With products similar to those produced from batch 131-1, incubation tests were conducted at 95° F. for six days, taking the packages to be incubated directly from the production line as produced. After the incubation period, the pH was on the order of 6.6, and the odor was acceptable. This confirms that the UHT treatment and aseptic packaging did produce sterile products. The results again demonstrated the need for the provision for a headspace in an aseptic package, with a high content of nitrogen.
The foregoing examples present data obtained in a few demonstrations of the invention. Subsequent runs using the same or similar process parameters confirmed that the use of a nitrogen-containing headspace in an aseptic package of milk or other fluid dairy product was highly desirable, and that small amounts of oxygen appear to be beneficial for taste improvement.
Compressed air was evaluated as the injection gas, and while an acceptable product was produced, the product was less desirable than the product with a headspace containing essentially pure nitrogen, and in addition less desirable than a product with a headspace containing a mixture of nitrogen with a small volume percent of oxygen.
The packaging process of the invention is equally appliable to skim milk, lowfat milk, flavored skim and lowfat milk, homogenized whole milk, heavy cream, and whipping cream, and has been successfully demonstrated with all of these. It is also applicable to milk shake mixtures and mixtures intended for use in the dessert products, such as frozen dessert products.
The material from which the carton or package is made has some effect on the stability, flavor and odor of the product. Cartons especially designed for aseptic packaging are preferred. Other materials tend to produce less satisfactory results.
While the two examples report data based on the use of indirect process UHT treatment, the injected gas technique of the invention is equally useful where the direct UHT treatment is empolyed. Depending on initial milk quality, acceptable results can be obtained from indirect-process UHT treatment milk. It is preferred to subject the indirect UHT-treated milk to vacuum prior to gas injection, to reduce the oxygen content of the milk prior to gas injection. Preferably the oxygen content should be reduced below 5 ppm. A vacuum of about 15 inches of mercury absolute gives goods results, but the particular degree of vacuum employed does not seem to be important. Ordinarily the vacuum treatment will take pace while the milk is at an elevated temperature such as, for example, 185° F. or so.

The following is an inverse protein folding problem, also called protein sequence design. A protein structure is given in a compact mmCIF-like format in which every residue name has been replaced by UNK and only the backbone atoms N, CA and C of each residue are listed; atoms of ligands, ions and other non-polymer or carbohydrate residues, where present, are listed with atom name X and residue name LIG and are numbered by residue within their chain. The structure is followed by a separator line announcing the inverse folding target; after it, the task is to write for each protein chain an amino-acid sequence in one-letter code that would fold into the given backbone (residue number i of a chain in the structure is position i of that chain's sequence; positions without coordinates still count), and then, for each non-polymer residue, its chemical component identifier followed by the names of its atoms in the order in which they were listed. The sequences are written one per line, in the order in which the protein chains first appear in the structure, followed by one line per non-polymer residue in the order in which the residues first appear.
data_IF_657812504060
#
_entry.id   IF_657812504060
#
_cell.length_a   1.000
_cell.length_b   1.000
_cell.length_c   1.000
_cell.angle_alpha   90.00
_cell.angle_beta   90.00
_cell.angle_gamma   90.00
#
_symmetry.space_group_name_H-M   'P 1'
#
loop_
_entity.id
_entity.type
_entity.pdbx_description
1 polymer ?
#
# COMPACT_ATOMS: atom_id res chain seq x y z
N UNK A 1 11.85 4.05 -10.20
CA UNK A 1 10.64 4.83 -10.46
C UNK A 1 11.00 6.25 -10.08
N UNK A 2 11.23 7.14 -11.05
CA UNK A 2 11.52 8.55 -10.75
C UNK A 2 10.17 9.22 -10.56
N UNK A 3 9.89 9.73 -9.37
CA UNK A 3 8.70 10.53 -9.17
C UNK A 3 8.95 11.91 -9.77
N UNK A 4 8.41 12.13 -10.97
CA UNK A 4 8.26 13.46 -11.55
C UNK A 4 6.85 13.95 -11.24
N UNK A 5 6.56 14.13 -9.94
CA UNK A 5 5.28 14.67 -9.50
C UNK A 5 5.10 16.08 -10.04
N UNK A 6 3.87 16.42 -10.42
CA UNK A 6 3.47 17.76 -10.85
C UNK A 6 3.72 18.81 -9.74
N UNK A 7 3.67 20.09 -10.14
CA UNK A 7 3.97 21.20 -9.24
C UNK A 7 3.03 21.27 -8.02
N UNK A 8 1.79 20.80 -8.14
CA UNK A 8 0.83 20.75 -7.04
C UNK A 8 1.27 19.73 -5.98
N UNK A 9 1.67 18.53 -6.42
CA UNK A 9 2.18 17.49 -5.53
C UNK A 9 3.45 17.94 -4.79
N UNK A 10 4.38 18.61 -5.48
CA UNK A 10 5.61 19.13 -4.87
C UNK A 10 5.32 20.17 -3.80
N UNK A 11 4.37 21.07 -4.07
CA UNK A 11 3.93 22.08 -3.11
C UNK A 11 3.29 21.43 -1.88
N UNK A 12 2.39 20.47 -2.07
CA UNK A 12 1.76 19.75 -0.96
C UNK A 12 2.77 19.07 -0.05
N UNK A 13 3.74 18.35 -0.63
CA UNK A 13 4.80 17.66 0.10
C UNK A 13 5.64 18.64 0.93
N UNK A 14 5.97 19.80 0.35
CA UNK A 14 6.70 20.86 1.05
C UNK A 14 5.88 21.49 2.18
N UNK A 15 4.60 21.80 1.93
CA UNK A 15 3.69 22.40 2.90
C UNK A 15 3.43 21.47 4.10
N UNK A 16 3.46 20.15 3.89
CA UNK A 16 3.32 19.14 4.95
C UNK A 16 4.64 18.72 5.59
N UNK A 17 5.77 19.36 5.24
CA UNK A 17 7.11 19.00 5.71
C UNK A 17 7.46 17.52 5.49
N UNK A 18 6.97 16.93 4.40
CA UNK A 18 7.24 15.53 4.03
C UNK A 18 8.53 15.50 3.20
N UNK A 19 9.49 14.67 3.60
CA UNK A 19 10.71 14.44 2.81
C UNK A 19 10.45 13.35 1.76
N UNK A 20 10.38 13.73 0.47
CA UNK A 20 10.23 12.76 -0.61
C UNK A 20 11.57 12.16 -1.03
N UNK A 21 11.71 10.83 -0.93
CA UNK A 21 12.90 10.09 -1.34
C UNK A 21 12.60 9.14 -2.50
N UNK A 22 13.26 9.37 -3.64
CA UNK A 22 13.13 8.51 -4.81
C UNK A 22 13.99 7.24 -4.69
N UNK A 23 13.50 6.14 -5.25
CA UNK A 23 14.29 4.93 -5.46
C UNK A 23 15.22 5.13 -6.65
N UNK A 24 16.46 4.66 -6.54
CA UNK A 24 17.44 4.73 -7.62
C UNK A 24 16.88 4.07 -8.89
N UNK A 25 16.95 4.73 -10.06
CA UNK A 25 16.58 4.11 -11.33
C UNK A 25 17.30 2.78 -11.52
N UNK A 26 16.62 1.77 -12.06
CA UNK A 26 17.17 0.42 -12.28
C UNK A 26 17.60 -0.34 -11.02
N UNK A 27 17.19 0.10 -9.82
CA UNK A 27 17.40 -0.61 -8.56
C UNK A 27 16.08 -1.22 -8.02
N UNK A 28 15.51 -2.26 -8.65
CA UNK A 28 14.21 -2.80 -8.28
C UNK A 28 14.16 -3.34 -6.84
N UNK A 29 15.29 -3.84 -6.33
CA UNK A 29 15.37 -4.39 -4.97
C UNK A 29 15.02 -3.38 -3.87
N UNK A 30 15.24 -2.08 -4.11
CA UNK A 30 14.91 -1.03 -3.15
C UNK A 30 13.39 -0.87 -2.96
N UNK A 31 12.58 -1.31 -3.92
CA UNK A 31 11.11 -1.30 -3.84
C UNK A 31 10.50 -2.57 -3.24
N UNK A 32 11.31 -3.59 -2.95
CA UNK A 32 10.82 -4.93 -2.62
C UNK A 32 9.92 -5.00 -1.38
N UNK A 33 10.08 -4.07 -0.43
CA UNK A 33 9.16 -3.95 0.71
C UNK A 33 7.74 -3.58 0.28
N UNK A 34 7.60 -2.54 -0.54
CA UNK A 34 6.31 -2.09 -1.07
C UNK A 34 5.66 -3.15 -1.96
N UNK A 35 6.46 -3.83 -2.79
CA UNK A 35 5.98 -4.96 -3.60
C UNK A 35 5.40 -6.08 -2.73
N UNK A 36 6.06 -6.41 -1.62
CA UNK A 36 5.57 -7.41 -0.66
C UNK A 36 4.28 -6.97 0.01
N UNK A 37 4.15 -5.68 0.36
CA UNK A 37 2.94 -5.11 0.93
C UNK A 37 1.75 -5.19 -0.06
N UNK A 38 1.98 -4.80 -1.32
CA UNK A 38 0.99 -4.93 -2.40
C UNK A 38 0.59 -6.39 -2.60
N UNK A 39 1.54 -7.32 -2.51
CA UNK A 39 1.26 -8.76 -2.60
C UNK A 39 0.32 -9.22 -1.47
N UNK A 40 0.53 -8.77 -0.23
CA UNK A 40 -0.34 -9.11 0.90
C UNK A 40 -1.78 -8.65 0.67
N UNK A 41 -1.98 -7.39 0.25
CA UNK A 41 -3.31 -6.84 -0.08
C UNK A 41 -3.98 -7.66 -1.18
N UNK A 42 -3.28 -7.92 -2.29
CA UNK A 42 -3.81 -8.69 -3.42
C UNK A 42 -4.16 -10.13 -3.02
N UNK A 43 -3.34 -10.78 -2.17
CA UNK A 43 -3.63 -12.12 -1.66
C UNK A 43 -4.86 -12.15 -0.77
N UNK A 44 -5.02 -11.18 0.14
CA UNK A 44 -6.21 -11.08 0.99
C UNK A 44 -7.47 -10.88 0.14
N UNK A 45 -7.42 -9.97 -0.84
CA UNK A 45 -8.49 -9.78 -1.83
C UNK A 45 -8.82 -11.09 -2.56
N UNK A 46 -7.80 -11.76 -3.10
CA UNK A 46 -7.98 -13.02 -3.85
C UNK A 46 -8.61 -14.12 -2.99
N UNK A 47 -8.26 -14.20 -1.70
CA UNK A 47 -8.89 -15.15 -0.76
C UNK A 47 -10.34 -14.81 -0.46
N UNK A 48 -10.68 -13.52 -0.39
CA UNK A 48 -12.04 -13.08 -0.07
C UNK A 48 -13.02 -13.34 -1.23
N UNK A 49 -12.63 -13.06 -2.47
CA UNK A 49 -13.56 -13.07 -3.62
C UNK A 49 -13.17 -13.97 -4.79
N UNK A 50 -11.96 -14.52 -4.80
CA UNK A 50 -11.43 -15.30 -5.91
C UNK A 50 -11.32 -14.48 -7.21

The temperature of the milk at the gas injection site is in the range from 35° F. to 100° F., and more preferably, 50° F. to 75° F. The size of the orifice, when an injection nozzle is used, depends upon many other variables, including gas supply pressure, liquid pressur, liquid viscosity, rate of liquid flow, pipeline diameter, and so forth.
While the invention has been disclosed in this patent application be reference to the details of preferred embodiments of the invention, it is to be understood that this disclosure is intended in an illustrative rather than in a limiting sense, as it is contemplated that modifications will readily occur to those skilled in the art, within the spirit of the invention and the scope of the appended claims.
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|EP1034703A1 *||Mar 8, 1999||Sep 13, 2000||Societe Des Produits Nestle S.A.||Assembly containing a container and a ready-to-drink beverage|
|EP1082907A2 *||Sep 4, 2000||Mar 14, 2001||Meiji Milk Products Company Limited||A sterilising method by substituting the dissolved oxygen in milk or the like with nitrogen gas, a product thereof and an apparatus for nitrogen gas substitution|
|WO2008152206A1 *||Jun 13, 2008||Dec 18, 2008||Tapani Alatossava||Method of treating foodstuff|
|U.S. Classification||426/316, 426/130, 426/317, 426/474, 426/522, 426/399|
|International Classification||B65B3/22, A23C3/033, A23C9/152|
|Cooperative Classification||A23C3/033, A23C9/1524, B65B3/22|
|European Classification||A23C9/152D, B65B3/22, A23C3/033|
|Oct 22, 1991||CC||Certificate of correction|
|Sep 27, 1993||FPAY||Fee payment|
Year of fee payment: 4
|Sep 16, 1996||AS||Assignment|
Owner name: BORDEN/MEADOW GOLD DAIRIES, INC., UTAH
Free format text: ASSIGNMENT OF ASSIGNORS INTEREST;ASSIGNOR:BORDEN, INC.;REEL/FRAME:008133/0109
Effective date: 19960913
|Sep 16, 1997||AS||Assignment|
Owner name: CHASE MANHATTAN BANK, AS COLLATERAL AGENT, THE, NE
Free format text: SECURITY AGREEMENT;ASSIGNOR:SOUTHERN FOODS GROUP, L.P.;REEL/FRAME:008693/0320
Effective date: 19970904
|Sep 24, 1997||AS||Assignment|
Owner name: SOUTHERN FOODS GROUP, LP, TEXAS
Free format text: ASSIGNMENT OF ASSIGNORS INTEREST;ASSIGNOR:BORDEN/MEADOW GOLD DAIRIES, INC.;REEL/FRAME:008723/0263
Effective date: 19960904
|Feb 14, 1998||REMI||Maintenance fee reminder mailed|
|May 21, 1998||FPAY||Fee payment|
Year of fee payment: 8
|May 21, 1998||SULP||Surcharge for late payment|
|Jan 9, 2002||REMI||Maintenance fee reminder mailed|
|Mar 25, 2002||AS||Assignment|
|Jun 19, 2002||LAPS||Lapse for failure to pay maintenance fees|
|Aug 13, 2002||FP||Expired due to failure to pay maintenance fee|
Effective date: 20020619